“At first, I didn’t really understand the importance of the project,” said Quinlan. “It wasn’t until we surfed in front of a school one day. The pure stoke we saw in those kid’s faces—especially in a war torn country like Afghanistan—exceeded any feeling you could ever get from riding a wave.”
The power of surfing seemed to transcend and subside any East-West preconceptions and divides, bringing together two cultures over the joys of sport. “It was truly a life-changing experience,” Quinlan added.
No matter the medium, surfing is beautiful thing.
As Quinlan and Walz traveled the world, learning and connecting with different cultures and river wave communities, they learned about the true value of surfing.
Whether it be on a concrete, ocean, river, snow, or any other weird and wonderful type of wave, the act of surfing distracts us from the hustle and bustle of everyday life—teaching us to be 100 percent present the moment we stand on a board. It teaches us patience and adversity, and connects us to a rhythm that exceeds the scale of any human timeline.
“Every time I’ve ever stepped foot in the water, I’ve exited in a much better mood,” said Quinlan. “Surfing makes my life better in so many different ways, and I know I’m not alone.”
Photo caption: Additionally, the social and environmental benefits of surfing are immeasurable. Boardsport communities foster concrete communities and lifelong friendships, while connecting users to the health and value of the environments in which we play.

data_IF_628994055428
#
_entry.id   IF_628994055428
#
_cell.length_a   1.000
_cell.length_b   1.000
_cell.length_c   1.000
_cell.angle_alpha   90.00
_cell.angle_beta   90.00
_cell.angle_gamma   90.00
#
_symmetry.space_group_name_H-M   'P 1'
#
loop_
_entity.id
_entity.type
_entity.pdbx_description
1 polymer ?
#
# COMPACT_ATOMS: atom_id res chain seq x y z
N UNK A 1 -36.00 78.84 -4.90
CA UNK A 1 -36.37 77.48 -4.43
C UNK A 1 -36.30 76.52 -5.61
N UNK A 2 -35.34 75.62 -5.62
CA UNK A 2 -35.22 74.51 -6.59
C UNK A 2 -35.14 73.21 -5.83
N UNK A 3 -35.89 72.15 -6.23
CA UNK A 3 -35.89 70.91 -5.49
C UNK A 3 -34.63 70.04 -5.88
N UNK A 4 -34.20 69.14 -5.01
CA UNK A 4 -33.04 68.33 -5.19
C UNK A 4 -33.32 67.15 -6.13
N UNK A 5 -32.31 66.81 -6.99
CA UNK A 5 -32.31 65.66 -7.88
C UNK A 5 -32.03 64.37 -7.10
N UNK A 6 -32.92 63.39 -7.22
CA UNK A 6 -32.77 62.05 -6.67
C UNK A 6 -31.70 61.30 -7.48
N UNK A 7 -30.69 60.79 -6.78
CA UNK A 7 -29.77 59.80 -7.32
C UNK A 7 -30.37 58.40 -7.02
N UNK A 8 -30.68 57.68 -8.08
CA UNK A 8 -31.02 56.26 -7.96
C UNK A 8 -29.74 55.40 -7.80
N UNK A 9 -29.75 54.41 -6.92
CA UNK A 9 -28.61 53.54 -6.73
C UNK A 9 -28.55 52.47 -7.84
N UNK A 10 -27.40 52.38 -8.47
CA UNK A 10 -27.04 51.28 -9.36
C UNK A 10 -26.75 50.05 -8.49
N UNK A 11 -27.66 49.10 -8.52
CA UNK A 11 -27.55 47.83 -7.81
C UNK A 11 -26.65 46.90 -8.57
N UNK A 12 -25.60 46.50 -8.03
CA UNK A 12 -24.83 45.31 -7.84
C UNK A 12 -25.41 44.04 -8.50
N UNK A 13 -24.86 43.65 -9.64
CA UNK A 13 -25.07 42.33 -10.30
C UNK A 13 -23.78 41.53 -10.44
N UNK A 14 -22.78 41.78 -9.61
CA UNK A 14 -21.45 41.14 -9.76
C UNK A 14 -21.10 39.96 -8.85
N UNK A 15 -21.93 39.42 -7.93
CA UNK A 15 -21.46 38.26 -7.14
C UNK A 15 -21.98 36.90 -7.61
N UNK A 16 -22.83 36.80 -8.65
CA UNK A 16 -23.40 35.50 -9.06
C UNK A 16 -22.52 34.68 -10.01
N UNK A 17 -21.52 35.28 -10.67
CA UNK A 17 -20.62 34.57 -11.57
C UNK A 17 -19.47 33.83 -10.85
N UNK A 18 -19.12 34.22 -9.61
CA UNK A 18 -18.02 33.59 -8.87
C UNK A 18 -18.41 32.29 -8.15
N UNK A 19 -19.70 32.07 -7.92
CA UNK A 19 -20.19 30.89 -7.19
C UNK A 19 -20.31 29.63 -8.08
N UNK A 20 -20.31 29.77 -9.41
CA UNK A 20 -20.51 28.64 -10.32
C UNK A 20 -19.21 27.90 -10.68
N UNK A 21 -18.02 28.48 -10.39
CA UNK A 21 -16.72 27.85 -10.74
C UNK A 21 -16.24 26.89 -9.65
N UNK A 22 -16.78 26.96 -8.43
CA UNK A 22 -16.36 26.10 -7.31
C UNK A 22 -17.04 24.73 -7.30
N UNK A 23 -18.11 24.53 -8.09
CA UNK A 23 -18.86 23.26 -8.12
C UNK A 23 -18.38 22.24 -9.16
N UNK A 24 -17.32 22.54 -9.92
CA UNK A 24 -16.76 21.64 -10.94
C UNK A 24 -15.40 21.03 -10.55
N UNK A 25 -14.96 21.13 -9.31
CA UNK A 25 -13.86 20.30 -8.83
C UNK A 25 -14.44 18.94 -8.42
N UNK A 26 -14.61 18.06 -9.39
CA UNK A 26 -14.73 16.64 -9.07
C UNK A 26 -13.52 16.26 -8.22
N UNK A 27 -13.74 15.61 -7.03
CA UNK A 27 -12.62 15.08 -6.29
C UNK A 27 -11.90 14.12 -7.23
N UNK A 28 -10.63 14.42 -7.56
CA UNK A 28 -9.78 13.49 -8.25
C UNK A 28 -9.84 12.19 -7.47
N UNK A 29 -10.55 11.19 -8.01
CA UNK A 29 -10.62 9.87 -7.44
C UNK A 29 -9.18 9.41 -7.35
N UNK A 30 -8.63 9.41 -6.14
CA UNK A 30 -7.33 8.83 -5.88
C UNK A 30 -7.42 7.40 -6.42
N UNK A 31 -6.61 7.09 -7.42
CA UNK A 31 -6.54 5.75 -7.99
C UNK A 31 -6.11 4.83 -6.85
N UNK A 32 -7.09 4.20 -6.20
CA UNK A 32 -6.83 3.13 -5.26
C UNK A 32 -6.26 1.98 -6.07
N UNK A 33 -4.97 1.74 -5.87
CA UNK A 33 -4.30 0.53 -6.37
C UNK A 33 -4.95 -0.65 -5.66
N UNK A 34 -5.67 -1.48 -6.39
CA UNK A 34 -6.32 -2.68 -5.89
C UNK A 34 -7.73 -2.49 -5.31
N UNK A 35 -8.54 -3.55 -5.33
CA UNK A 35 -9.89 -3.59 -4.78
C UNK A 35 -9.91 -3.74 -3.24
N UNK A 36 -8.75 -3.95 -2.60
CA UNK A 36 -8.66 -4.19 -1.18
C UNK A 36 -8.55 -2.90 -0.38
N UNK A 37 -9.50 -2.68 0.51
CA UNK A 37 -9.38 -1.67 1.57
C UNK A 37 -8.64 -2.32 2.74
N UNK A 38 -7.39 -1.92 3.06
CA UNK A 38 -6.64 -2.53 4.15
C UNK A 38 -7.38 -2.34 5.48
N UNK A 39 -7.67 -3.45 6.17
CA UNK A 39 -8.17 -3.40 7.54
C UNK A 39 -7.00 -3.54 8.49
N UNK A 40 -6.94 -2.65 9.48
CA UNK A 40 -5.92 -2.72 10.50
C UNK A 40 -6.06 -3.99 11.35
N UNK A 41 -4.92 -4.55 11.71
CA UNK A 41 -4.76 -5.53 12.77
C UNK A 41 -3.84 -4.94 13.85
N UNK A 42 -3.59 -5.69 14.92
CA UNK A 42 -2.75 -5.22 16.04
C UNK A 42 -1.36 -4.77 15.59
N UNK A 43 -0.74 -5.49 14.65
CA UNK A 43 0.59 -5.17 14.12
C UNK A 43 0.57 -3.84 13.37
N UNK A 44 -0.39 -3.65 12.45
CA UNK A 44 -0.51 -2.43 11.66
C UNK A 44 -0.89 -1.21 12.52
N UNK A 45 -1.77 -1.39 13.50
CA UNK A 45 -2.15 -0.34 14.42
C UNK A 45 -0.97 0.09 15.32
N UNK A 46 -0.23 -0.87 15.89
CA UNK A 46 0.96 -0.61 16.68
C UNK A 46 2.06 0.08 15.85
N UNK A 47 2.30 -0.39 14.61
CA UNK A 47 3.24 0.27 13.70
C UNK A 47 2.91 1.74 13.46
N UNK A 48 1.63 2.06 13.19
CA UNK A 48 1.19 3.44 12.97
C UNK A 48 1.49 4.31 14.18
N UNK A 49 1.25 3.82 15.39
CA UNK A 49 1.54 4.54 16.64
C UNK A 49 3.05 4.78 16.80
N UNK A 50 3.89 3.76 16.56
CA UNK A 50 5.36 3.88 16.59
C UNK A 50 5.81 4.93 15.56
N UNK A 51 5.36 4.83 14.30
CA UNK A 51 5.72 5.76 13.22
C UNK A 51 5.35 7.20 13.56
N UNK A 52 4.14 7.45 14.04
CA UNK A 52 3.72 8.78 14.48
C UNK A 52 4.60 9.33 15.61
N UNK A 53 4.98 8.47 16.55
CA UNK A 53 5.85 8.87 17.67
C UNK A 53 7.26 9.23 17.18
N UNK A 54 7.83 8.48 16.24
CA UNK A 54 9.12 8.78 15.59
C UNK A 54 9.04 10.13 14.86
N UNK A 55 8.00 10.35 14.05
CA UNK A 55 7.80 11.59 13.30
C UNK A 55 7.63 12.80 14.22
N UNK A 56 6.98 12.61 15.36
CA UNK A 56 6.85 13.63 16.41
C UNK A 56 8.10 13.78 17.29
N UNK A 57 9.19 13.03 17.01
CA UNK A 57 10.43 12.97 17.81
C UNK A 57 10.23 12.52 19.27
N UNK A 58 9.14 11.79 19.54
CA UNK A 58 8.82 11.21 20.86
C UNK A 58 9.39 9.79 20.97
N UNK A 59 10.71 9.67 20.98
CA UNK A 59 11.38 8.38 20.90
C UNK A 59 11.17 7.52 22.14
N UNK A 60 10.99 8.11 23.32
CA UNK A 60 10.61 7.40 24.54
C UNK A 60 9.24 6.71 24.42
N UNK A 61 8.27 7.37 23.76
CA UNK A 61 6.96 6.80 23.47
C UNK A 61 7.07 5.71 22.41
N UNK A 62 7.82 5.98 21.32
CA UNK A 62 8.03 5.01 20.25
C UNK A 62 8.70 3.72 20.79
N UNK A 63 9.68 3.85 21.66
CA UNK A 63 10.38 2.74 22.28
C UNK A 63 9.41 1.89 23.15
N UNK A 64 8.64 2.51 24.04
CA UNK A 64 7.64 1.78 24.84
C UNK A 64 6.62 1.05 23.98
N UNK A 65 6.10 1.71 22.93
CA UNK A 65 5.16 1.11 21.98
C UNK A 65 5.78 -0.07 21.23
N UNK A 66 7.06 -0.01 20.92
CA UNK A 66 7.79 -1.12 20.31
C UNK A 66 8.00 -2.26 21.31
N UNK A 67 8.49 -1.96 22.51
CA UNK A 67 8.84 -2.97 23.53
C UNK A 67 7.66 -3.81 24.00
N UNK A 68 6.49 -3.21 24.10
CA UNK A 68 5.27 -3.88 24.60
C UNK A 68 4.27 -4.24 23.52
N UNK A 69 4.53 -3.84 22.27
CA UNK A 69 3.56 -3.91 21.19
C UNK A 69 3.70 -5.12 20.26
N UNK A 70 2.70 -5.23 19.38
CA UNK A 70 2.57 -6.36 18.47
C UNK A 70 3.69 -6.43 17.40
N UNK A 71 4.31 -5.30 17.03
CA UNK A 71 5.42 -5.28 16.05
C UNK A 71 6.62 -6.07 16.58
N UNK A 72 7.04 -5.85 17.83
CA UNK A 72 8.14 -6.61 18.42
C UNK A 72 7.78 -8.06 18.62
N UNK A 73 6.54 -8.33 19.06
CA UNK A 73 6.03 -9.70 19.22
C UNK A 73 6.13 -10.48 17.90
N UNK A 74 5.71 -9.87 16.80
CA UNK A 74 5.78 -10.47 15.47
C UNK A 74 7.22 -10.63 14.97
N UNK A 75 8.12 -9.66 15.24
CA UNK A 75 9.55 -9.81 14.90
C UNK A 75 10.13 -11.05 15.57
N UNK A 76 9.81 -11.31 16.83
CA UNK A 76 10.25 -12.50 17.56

Researchers explore the potential antiviral effects of nitric oxide against the coronavirus responsible for the COVID-19 pandemic. As the world continues to grapple with the COVID-19 pandemic caused by the SARS-CoV-2 coronavirus, scientists all over the world are racing to find a safe and effective vaccine or treatment. The speed and severity of the SARS-CoV-2 […]
This article originally appeared on Bike.com and was republished with permission.
Top-ranked Enduro World Series rider Jesse Melamed is a master of flow. To prove that point, let the video above serve as Exhibit A.
Last week, Melamed laid down a few hot laps during Closing Day at Whistler Bike Park. With a little bit of snow and whole lot of flow, the Whistler-native gave a proper send-off to his hometown bike park’s last day of the 2020 season.
Here’s what Melamed had to say about the ride: “2 weeks off the bike and we were all feeling a bit sketchy! Nothing like some primo dirt and the best jumps in the world to get back to though!”
Hands shaking, increased heartbeat, clamminess – no we’re not describing how it feels to be nervous. All these are common symptoms of hypoglycemia, or what we commonly know as low blood sugar. Low blood sugar is a part of life for those living with diabetes, and its mild variants are easily manageable.
Understanding about the processes that lead to a state of hypoglycemia, knowing what symptoms to watch out for and exactly how to handle it are all aspects that all diabetes patients and their caregivers should know about.
Keep reading to know more hypoglycemia – it’s cause, symptoms and the best way to be prepared for it.
What Happens In Your Body During Hypoglycemia?
Hypoglycemia as most of us know is a condition characterized by abnormally low levels of blood glucose in the body. Since the brain uses glucose for performing its functions the symptoms include dizziness, blurred vision, headache and other neurological problems. The condition is most commonly seen in diabetes patients as a result of the high dosage of diabetes medication, especially insulin, or a drastic change in diet or exercise. This is because insulin and exercise can potentially lower blood glucose, while certain food can raise it.